Writer Mark Bertolini and artist Vernon Smith put their smarts together to create a very witty and fun ride with Bigfoot Frankenstein #1. At first, it may seem like another tired and overused adaptation of the famous prose by Mary Shelley. But it actually offers a fresh new take on the gothic classic. It stars Jude Frankenstein, the descendent of Victor Frankenstein. Jude takes a page out of his great ancestor’s book and brings a sasquatch to life. He uses the dead body parts of the once completely extinct species to achieve this feat. Once alive, the creature known as Bigfoot Frankenstein vows to avenge himself and his dead brothers.
At first, the narration may seem a little generic and typical. But as #1 progresses, you’ll realize that there’s a very meta and satirical touch to it. This in turn elicits comedy, as well as creates multiple voices. Because Jude is often by himself, having the narration interact with him is a very fresh way to add conversation. With the introduction of Bigfoot Frankenstein, the comic further adds a different kind of stability and nuance to this dynamic. Mostly because the sasquatch isn’t unintelligible nor does he speak incoherently. Which is unlike how so many other characters of his calibre are portrayed in the media. This helps to smooth out the creases of the graphic novel’s satire and add another dimension to its comedy.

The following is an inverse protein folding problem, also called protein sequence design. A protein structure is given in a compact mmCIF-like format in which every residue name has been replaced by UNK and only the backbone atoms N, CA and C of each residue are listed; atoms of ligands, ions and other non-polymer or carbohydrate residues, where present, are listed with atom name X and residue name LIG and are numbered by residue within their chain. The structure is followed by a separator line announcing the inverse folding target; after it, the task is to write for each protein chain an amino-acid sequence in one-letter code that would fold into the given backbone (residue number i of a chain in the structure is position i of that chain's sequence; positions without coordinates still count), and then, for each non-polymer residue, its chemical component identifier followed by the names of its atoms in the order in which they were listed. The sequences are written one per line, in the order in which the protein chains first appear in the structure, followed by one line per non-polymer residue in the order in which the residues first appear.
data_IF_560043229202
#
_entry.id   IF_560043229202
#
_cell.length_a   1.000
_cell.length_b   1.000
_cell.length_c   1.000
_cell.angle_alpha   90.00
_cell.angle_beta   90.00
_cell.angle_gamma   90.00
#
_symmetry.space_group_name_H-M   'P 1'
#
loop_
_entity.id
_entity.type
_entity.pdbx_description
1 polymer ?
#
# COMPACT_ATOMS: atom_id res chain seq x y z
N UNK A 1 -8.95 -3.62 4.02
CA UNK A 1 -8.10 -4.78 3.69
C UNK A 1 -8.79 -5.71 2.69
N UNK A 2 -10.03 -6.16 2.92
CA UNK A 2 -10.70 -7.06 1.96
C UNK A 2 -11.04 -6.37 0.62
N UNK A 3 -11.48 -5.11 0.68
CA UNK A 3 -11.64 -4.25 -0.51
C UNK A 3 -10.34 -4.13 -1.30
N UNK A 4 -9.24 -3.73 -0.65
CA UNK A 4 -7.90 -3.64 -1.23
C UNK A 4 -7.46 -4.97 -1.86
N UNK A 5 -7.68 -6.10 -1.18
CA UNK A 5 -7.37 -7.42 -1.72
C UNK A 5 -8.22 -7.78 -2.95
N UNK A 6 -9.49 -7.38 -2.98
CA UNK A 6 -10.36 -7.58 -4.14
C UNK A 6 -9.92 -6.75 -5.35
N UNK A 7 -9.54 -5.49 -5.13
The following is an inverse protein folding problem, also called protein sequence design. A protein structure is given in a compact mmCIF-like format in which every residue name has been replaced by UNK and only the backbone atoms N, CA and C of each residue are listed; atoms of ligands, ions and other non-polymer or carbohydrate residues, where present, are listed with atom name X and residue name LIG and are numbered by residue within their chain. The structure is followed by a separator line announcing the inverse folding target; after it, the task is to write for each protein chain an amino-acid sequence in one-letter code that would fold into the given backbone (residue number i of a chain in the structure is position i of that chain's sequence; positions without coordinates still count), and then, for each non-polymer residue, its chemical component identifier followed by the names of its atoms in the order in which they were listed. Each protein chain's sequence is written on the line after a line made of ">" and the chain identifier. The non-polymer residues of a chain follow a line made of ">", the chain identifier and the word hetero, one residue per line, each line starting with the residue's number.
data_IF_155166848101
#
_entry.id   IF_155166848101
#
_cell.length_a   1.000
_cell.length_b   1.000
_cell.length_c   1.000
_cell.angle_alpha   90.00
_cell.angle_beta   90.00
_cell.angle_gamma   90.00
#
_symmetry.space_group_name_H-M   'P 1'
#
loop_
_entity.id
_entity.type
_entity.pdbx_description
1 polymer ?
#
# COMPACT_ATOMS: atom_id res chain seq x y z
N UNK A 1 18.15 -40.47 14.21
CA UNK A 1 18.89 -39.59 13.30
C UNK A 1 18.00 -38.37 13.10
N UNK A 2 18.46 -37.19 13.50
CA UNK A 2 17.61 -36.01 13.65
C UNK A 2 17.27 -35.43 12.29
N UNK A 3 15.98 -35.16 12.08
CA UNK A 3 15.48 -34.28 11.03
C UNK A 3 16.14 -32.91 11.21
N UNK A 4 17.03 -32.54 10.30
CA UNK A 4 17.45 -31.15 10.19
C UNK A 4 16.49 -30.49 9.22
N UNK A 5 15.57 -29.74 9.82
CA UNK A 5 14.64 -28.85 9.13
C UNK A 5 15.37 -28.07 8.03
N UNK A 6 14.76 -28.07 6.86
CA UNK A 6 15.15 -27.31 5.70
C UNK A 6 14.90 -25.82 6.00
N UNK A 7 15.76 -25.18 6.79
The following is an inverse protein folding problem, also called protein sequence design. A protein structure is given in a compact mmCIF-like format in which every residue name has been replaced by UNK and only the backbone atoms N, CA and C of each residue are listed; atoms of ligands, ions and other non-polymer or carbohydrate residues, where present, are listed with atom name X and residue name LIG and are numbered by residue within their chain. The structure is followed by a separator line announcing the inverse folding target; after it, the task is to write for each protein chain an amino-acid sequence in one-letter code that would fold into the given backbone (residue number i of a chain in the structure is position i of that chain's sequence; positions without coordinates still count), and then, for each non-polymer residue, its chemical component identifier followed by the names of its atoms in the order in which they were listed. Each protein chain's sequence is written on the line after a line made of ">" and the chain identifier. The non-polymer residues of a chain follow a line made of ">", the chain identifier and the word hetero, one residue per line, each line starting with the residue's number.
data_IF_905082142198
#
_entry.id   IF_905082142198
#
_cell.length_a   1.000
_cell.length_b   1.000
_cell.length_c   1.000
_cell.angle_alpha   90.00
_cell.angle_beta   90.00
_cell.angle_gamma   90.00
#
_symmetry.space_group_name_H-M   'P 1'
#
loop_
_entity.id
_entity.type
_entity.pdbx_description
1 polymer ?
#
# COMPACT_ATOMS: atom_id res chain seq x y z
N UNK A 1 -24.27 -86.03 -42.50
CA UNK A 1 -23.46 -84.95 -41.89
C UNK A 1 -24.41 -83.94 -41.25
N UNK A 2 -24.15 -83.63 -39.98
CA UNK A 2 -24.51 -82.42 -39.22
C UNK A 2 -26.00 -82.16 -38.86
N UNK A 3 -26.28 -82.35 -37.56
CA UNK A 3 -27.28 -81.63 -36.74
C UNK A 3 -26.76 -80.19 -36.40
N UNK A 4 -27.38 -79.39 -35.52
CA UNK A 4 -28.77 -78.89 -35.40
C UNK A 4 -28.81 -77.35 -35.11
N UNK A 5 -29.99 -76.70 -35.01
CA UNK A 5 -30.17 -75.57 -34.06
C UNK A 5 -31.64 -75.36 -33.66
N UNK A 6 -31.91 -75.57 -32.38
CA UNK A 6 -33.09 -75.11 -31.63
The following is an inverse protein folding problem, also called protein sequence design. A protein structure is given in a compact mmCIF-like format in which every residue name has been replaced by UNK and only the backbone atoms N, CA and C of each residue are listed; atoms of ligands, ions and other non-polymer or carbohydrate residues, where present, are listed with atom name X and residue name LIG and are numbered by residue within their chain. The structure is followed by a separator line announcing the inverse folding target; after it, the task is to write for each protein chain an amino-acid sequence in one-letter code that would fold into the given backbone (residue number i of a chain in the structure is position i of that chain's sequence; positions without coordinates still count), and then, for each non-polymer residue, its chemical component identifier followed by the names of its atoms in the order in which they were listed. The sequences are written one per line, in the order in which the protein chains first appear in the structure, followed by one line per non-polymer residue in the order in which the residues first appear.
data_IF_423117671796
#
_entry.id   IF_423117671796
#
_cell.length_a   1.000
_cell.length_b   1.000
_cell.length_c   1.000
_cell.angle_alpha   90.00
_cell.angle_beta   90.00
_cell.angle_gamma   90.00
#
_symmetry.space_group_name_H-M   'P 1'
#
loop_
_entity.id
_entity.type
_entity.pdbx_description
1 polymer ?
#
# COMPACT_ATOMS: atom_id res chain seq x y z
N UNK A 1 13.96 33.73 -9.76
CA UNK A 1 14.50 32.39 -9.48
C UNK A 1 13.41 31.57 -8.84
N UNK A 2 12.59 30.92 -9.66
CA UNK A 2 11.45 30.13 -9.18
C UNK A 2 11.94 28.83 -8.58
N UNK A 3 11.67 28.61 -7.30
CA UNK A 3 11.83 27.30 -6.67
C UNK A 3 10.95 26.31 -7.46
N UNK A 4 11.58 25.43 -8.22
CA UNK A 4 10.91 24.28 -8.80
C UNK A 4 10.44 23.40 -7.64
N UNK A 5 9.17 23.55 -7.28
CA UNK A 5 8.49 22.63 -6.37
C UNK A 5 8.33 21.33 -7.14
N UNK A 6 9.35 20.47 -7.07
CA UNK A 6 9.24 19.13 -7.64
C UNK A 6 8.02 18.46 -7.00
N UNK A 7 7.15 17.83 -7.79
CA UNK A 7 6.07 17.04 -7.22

In general, Bigfoot Frankenstein itself has a very interesting concept. It meshes together many typical tropes and clichés from common fiction. But it makes something completely new and different; kind of like how Bigfoot Frankenstein – the character – is made. The characters in particular are quite enjoyable. Jude and his obnoxious ingenuity and incredulity; Bigfoot Frankenstein teetering between awkward and intense dramatics. These two pair so well with each other, and bounce off of each other so naturally. Their dynamic even extends past just themselves to other characters. The events, simple as they come, are very enjoyable because of these interactions.
As for the visuals of this comic, the best parts are definitely the character designs. The regular sasquatch already looks so good. Again, very unique to how the likes of its kind are drawn in media. But there is a juxtaposition to Bigfoot Frankenstein’s lethal appearance and his awkward and inept personality. This really lends itself to the figure of a gentle giant. Jude himself, while simple in design, has very well-fitted clothes. These just embody the character and his journey. Kai Teng uses high contrast colors and shading to create fantastic visuals in the stars and strike of lightning. The sharp darkness in particular cuts through the pages, adding just a little hint of something more ominous.
Overall, Bigfoot Frankenstein is very refreshing. It still has those very gothic elements to it, especially with the art, character and set designs. It has satire and meta qualities that don’t step over the boundaries to dark comedy. What it does have is plenty of contrast; in the characters and their personalities and interaction, and in the filter of the colors. This strikes a fantastic visual and reading balance, giving Bigfoot Frankenstein an edgy sort of storytelling.
Do you like high contrast colors and vibrant pages of art? Are you into meta and satire? A big fan of Mary Shelley’s Frankenstein? If you fit into all these boxes, then Bigfoot Frankenstein #1 might just be the one for you. Check it out over at Forbidden Planet. If you enjoy it, let us know all about everything you thought of it on Twitter!